The potential benefits of outdoor learning are vast, with an ever growing research base proving what we often intrinsically know to be true - that being out-of-doors makes us feel 'better'.
The potential benefits of outdoor learning are vast, with an ever growing research base proving what we often intrinsically know to be true - that being out-of-doors makes us feel 'better'. A taster of this evidence base can be found here, What does the research say about Outdoor Learning? , courtesy of the English Outdoor Council. What is apparent is that by just being out-of-doors yields benefits for us first as individuals and then collectively as a society. Some of these benefits may be engineered or planned, but many benefits are seen to be the unintended consequence of the effects of being 'present' within the non-human world.
Through carefully planned, curated and facilitated out-of-door learning experiences we can expect individuals to:
develop self esteem, take personal responsibility, co-operate with and respect the needs of the non-human world;
extend their personal horizons through greater appreciation and understanding of the non-human world around them;
understand the need for sustainable relationships between people and the non-human world; and
promote a positive and knowledgeable response towards personal health and well being by recognising their relationship with the world around them.
By being out-of-doors we find a fertile space devoid of societal 'noise' to begin a transition from Competition to Collaboration, Consumerism to Compassion and Conformity to Creativity.
As previously discussed - #rewildachild Moving from Consumerism to Compassion in a Human and Non-human world - we need to help individuals, particularity children and adolescents, reconnect with the non-human world, rekindle a deep connection with this world and with this develop a physical and psychological position which will motivate our activities towards a more sustainable way of being within this world. This can be achieved through facilitating carefully planned out-of-door learning experiences.
Alongside these 'planned for benefits' we can also recognise 'background benefits', including:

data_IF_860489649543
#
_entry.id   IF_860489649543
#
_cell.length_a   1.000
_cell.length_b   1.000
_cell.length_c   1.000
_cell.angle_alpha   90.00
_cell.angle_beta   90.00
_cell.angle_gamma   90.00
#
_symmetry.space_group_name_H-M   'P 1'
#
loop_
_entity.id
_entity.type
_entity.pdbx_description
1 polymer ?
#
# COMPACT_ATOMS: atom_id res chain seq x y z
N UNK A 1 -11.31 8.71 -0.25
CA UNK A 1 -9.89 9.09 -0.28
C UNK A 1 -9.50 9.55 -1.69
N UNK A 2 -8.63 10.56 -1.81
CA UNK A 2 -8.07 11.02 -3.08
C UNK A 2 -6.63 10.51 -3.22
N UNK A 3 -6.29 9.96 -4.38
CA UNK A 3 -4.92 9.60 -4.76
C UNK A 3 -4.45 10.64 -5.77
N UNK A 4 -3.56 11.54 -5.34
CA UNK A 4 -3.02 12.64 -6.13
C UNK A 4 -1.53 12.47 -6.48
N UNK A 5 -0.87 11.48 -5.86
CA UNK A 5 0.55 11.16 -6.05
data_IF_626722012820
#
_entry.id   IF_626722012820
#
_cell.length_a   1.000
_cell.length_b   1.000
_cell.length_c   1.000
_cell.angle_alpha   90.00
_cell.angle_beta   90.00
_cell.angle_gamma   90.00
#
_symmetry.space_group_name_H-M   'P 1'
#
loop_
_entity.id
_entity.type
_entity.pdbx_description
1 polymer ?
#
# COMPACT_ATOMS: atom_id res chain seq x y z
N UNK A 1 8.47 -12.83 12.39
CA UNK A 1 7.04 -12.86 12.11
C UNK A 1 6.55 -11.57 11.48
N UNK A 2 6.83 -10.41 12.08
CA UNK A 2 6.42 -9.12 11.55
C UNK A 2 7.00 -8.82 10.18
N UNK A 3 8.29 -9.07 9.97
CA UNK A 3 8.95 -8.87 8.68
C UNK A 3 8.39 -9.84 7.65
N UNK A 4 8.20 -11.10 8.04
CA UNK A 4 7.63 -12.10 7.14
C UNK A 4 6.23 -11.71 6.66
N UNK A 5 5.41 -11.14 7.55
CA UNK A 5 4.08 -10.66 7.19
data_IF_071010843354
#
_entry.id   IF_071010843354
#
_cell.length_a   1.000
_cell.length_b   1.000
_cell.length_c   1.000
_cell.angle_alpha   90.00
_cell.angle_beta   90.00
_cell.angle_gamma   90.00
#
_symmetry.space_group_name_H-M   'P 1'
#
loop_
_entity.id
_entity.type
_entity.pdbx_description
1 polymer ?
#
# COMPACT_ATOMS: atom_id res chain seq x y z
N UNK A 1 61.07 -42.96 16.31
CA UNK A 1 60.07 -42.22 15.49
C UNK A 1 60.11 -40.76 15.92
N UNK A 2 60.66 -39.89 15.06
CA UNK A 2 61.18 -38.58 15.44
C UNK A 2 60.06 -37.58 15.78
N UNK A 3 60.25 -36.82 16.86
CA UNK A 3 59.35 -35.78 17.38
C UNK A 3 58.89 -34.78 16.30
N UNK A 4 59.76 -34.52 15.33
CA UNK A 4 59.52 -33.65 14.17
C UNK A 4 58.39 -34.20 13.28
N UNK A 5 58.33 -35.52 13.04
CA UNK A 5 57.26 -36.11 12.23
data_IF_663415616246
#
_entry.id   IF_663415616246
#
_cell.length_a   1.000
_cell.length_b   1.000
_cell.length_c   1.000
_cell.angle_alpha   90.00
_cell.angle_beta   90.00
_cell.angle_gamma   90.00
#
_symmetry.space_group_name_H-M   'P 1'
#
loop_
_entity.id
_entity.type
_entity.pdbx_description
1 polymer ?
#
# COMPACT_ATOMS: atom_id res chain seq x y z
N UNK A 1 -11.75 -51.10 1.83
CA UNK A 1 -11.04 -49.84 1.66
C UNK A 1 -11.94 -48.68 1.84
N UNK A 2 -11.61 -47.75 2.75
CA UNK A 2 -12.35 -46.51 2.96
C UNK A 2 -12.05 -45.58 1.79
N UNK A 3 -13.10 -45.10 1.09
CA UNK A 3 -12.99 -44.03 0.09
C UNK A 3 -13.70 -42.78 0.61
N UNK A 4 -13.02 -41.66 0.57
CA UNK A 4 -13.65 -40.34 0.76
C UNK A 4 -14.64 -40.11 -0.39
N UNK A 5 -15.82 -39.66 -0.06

enhanced personal and social communication skills;
increased physical health;
enhanced mental and spiritual health;
enhanced spiritual, sensory, and aesthetic awareness; and
the ability to assert personal control and increased sensitivity to one's own well-being.
By being and immersing oneself in the non-human world we activate changes within ourselves and with these come far reaching benefits with broad ramifications.
In 'Last Child in the Woods: Saving Our Children from Nature-Deficit Disorder', author Richard Louv tells of the many barriers we face in bringing children back to the wilds - ‘most parents and educators acknowledge this situation, many are confounded as to how to bring children back to nature.’ Yet the solution is easy - Get dirty. Get out their. Go wild. Essentially #rewildachild.
At Cymbrogi Learn we are excited to launch this Autumn our first Young Change-maker workshops (12th and 13th of October) and we invite young learners, teachers, parents, school leaders and all those interested to get in touch to find out more.
We also invite all those interested in this debate and in the opportunities associated with re-engaging with the non-human world to join us at our upcoming Cymbrogi Learning Festival (8-9th of October), a free two day festival exploring the Cymbrogi Core 4:
Sustainable & Circular Futures
Owning your Well -being
Creativity & the Curriculum
Why not join us at Cymbrogi Learn, online or onsite at our inspirational Cymbrogi HQ in Pembrokeshire, and become a member of a growing community of thinkers and doers in the field of 'Sustainable learning for a sustainable future.'
Thanks to the English Outdoor Council for some of the original content within this article.